The punishment: Bayer and BASF will pay $250 million in punitive damages to the peach farmer and $15 million in actual damages, too. Bader only asked for $21 million total in damages.
The two companies get to sort out who pays what, and both plan to appeal.
In a statement, Bayer’s Kyel Richards adds, “We are disappointed with the jury’s verdict. While we have empathy for Mr. Bader, Monsanto’s products were not responsible for the losses sought in this lawsuit and we look forward to appealing the decision. Despite the verdict, Bayer stands behind Xtend seed and XtendiMax herbicide products, which enjoy a 95% weed-control satisfaction rate from the farmers who use them.”
This is where Hager loses his filter.
“Anybody who maintains there’s no volatility is flat-out wrong,” he says, pointing to the University of Missouri’s published work on volatility.
Hager and Missouri's Kevin Bradley are part of a pool of university scientists who’ve tangled before with the makers of dicamba, calling out companies for writing labels almost impossible to follow. Then if there’s damage, companies fault the applicator and walk away.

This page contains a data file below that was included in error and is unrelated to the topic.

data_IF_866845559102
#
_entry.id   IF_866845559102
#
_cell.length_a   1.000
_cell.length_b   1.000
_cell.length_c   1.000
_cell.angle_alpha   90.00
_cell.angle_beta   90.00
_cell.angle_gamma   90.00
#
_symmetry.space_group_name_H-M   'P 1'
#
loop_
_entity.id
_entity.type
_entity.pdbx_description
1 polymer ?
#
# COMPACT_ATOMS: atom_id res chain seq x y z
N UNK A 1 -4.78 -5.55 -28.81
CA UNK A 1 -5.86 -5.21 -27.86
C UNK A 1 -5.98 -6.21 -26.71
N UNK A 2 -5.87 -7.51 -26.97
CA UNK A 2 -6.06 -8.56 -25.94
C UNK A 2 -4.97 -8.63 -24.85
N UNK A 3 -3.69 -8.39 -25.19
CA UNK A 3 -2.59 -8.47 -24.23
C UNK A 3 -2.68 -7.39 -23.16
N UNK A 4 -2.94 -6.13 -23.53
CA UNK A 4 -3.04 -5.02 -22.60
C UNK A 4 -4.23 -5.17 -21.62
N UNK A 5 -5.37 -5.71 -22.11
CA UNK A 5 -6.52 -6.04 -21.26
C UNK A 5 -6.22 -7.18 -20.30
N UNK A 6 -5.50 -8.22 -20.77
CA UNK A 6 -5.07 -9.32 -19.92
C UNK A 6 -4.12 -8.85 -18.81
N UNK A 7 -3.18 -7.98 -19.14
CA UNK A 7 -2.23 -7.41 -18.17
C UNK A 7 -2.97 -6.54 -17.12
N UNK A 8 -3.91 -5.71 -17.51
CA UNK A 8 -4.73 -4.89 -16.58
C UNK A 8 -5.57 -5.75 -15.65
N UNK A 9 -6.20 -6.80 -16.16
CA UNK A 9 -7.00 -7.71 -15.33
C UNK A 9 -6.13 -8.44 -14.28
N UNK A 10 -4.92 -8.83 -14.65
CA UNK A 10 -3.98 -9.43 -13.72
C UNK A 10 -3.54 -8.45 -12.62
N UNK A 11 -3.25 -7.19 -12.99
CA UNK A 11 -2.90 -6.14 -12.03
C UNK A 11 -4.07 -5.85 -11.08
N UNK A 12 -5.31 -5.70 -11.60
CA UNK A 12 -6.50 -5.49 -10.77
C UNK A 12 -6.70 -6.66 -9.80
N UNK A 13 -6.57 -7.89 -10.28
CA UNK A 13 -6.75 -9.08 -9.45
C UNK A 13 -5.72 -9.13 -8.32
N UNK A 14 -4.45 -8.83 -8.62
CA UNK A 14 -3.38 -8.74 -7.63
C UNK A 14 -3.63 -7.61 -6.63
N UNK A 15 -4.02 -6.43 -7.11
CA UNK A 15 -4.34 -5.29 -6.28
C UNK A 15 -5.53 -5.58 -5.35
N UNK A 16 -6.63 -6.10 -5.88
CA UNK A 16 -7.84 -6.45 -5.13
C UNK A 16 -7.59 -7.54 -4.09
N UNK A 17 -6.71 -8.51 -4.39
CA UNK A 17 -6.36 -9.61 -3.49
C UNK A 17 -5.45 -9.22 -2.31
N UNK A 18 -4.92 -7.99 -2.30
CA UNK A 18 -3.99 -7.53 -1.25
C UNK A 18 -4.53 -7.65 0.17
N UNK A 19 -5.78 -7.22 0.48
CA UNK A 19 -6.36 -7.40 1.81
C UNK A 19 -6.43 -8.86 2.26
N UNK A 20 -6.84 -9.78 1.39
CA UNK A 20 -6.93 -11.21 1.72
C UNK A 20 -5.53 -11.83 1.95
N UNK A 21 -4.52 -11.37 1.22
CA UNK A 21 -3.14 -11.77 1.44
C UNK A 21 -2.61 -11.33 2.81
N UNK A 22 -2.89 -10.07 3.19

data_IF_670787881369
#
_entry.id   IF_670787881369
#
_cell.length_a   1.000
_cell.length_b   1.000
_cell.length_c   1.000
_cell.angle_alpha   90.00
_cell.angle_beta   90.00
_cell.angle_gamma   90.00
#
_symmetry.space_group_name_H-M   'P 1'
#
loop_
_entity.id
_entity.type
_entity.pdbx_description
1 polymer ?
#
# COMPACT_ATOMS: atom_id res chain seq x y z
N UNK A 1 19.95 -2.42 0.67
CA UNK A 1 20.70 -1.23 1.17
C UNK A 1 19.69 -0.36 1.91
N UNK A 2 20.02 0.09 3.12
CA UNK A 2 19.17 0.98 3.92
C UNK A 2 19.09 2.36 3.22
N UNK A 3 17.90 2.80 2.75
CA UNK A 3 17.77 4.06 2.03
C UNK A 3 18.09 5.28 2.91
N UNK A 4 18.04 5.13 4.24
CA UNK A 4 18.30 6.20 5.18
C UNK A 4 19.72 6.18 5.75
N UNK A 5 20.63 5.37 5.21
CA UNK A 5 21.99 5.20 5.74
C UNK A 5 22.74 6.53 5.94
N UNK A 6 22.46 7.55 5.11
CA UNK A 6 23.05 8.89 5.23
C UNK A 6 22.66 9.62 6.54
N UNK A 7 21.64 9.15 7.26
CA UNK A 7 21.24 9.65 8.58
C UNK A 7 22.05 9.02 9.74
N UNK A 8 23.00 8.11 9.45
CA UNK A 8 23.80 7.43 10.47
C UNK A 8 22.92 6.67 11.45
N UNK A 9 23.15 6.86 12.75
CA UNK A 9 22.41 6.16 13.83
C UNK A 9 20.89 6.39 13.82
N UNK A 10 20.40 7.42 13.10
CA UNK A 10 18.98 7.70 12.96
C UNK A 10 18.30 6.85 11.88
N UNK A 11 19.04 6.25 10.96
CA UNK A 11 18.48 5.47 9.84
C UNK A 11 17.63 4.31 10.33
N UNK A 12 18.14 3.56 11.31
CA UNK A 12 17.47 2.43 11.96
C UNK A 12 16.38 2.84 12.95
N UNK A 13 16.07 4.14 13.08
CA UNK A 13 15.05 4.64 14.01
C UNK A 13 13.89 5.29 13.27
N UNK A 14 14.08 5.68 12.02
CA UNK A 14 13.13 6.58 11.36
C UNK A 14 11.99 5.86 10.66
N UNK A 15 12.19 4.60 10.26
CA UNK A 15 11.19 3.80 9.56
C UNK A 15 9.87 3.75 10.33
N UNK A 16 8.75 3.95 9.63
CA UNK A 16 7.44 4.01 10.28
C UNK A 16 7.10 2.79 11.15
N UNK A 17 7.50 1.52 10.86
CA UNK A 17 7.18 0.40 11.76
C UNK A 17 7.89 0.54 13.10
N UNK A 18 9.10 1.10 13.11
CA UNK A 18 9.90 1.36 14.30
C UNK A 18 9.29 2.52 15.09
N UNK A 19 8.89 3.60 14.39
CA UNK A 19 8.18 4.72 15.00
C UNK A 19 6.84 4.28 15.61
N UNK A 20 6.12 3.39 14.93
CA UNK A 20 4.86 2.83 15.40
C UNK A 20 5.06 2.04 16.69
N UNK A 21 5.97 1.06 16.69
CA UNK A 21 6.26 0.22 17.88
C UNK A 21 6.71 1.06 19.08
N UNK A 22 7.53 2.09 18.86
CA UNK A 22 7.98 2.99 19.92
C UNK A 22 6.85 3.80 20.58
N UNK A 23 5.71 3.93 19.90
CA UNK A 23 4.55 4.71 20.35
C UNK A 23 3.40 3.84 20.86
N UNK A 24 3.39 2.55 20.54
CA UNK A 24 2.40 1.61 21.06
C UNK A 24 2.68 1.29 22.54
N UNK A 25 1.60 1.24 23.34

“That’s been the strategy all along,” Hager says. “They’re still trying to fault the applicator.”
According to reporting from Investigate Midwest, Bader’s attorneys presented more than 180 internal company documents to the jury, including internal emails that showed Monsanto denied academics the ability to test their products. They also included sales projections and strategies from both Monsanto and BASF that said farmers would buy dicamba-resistant seeds to protect themselves.
Given the evidence and verdict, it’s not hard to imagine a market-fixing case down the road. As Hager says, there may not necessarily be a conspiracy between Bayer and BASF, but a strategy could have been in place.
“It wouldn’t be difficult to find 500 farmers and ask, ‘Why were you growing dicamba beans in 2019?’ They’d say, ‘Because we’ve been dinged the previous two years now,’” Hager says.
‘Science for a better life’